In 1933 Cliff Roberts, co-founder of the Augusta National club in Georgia, home of the US Masters golf tournament, declared that “all the golfers will be white and all the caddies will be black” for as long as he could influence the situation. He was as good as his word for the next four decades, but in the end Lee Elder forced open the doors at the 1975 Masters, where he became the first black person to play in the competition.
Elder, who has died aged 87, had been a significant force in US golf in the late 1960s and early 70s, yet had waited in vain for an invite to the Masters, one of the four “majors” of golf. However, his profile reached such heights that Roberts felt he had no choice but to ring up Elder and offer him a place.
Perhaps because of the hullabaloo that surrounded his appearance, Elder’s performance in 1975 was hardly a distinguished one – he missed the cut after two rounds and retreated back to Texas. But it was his presence that was important, for it meant that another racial barrier in US sport had been broken down.
Two decades later, when a young Tiger Woods arrived at the Augusta practice ground on the final day of the 1997 Masters, Elder emerged from the crowd to wish him luck. Woods won the tournament to claim his first major, and afterwards revealed that the brief encounter had proved to be a key moment of inspiration. “That did it all for me,” he said. “Right there, I knew what I had to do today.”
Elder was the youngest of 10 children born in Dallas to Charles, a truck driver, and his wife, Almeta, both of whom had died before he reached the age of 10 – his father in action during the second world war and his mother, it was said, shortly afterwards from shock.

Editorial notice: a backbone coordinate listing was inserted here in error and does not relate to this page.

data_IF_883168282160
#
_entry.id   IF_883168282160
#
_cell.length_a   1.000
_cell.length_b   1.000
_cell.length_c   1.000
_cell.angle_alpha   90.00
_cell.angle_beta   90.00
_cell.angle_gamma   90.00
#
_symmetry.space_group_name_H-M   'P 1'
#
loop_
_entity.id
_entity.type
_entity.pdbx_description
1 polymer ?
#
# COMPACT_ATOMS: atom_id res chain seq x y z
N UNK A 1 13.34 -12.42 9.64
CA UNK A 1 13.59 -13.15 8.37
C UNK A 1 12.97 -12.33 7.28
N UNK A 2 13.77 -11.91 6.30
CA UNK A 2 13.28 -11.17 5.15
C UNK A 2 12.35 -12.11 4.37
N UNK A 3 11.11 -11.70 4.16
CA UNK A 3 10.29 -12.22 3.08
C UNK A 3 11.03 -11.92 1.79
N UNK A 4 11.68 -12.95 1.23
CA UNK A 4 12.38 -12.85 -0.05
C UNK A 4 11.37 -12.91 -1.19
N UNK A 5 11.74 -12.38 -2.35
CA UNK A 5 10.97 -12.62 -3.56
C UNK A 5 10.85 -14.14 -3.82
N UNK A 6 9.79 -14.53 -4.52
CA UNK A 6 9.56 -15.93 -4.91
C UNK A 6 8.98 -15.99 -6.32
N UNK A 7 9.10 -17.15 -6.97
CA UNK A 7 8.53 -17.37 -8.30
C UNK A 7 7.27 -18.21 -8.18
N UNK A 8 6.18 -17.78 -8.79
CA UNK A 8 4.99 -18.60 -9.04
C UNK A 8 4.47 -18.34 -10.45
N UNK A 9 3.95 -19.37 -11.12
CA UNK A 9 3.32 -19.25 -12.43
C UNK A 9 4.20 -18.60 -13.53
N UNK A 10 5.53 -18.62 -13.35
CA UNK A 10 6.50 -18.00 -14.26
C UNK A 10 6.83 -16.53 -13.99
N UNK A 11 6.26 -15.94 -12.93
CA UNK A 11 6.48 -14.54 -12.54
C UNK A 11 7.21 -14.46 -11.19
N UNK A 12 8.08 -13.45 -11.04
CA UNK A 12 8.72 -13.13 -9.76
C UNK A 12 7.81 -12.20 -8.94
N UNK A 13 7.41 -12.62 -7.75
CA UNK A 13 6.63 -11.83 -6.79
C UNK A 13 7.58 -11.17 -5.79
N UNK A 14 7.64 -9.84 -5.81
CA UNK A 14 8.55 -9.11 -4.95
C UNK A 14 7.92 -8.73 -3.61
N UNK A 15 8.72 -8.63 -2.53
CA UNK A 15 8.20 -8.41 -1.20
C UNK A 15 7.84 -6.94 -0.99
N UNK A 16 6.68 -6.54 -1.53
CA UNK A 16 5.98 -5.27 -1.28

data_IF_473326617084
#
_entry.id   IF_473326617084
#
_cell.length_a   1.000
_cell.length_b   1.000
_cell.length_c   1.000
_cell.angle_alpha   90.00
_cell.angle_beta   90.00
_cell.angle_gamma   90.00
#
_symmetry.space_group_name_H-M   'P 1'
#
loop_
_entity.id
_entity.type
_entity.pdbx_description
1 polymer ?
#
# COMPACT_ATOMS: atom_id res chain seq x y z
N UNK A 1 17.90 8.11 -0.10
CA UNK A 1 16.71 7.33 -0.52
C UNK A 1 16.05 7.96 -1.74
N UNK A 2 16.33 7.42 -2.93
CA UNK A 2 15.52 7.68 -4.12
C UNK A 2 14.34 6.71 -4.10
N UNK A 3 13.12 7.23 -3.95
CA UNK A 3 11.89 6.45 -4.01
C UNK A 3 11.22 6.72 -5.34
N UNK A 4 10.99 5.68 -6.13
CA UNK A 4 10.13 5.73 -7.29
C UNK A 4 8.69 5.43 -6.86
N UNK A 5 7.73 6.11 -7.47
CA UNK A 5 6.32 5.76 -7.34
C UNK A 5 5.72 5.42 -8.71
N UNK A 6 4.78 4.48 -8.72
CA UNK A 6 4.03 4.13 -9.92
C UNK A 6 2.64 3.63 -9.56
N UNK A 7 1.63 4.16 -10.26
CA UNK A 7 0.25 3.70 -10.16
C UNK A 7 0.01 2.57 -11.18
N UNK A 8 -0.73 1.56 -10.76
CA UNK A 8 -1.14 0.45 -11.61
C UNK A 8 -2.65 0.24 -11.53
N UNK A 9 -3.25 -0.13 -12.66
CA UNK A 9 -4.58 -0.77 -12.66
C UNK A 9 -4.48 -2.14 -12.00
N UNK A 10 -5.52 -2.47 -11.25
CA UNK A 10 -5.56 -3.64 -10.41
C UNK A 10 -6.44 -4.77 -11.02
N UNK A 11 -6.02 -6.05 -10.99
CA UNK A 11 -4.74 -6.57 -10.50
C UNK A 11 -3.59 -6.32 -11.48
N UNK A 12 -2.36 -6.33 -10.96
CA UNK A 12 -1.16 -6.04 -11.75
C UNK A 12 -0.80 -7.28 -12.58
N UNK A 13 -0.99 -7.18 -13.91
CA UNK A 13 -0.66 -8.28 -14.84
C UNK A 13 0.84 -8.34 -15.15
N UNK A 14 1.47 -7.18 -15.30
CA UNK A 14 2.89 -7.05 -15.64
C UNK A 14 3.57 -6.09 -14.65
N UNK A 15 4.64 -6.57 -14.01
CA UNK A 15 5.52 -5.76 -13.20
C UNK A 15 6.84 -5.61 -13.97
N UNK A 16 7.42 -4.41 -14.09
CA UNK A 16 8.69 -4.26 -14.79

Looked after initially by an older brother, Lee was then taken into the care of an aunt, first in Wichita Falls, Texas, and then in Los Angeles. After a period caddying at golf clubs in California, at 16 he wound up at the Tenison club in Dallas, a municipal course also frequented by another young, poor golfing aspirant, Lee Trevino, who later remembered that the professional there, Erwin Hardwicke, was a welcoming presence to whom “your background didn’t matter”.
Hardwicke allowed Elder to practise on the course at quiet times and by his early 20s he had become good enough to make a living. Backed financially during the early 50s by a local gambler and hustler, “Titanic” Thompson (Alvin Thomas), Elder began entering local tournaments for prize money while also helping Thompson to take cash from gullible participants in more informal matches. In a favourite trick, Thompson would declare that his opponent was not even good enough to beat his caddy – – who just happened to be Elder, at which point the indignant golfer would accept a large bet to the contrary, only to be soundly beaten.
Eventually, in 1961, after two years of national service, Elder joined the all-black United Golfers Association, which ran parallel to the main US PGA Tour. He dominated for the next five years, winning four Negro National Open championships and coming first in almost all of the tournaments he entered during 1966. With the prize money he earned from those victories he was able to save the $6,500 needed to enter the 1967 qualifying school for the US PGA tour – and got through easily, gaining his tour card for 1968 at the age of 34.